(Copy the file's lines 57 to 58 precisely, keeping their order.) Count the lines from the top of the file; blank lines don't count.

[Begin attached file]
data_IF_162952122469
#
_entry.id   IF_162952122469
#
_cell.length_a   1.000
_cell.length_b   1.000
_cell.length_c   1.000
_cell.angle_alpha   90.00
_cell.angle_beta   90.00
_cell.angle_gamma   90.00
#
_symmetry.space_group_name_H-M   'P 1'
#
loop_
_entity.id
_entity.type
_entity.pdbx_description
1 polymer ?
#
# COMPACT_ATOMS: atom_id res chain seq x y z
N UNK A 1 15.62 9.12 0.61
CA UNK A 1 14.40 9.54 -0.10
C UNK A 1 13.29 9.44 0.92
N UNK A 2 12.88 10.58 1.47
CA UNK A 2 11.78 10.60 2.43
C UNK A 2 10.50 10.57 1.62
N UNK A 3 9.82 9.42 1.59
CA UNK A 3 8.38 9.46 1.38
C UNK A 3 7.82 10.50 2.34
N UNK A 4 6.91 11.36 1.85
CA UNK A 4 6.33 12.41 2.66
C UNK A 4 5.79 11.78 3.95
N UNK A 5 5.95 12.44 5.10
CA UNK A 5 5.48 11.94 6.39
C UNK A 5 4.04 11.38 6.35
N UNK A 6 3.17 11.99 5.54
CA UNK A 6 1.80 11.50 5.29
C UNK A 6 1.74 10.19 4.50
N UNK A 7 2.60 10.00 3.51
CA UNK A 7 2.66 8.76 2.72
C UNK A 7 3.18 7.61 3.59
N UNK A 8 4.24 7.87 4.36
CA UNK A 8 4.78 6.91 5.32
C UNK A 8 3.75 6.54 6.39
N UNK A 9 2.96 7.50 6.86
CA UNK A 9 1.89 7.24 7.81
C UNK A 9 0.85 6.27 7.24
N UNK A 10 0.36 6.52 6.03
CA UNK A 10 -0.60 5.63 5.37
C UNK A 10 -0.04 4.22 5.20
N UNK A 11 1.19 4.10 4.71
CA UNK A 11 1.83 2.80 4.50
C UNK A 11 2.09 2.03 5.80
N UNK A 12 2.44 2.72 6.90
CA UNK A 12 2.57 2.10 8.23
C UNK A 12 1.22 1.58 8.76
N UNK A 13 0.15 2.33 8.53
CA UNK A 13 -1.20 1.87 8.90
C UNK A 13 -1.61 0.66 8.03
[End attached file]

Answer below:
N UNK A 13 0.15 2.33 8.53
CA UNK A 13 -1.20 1.87 8.90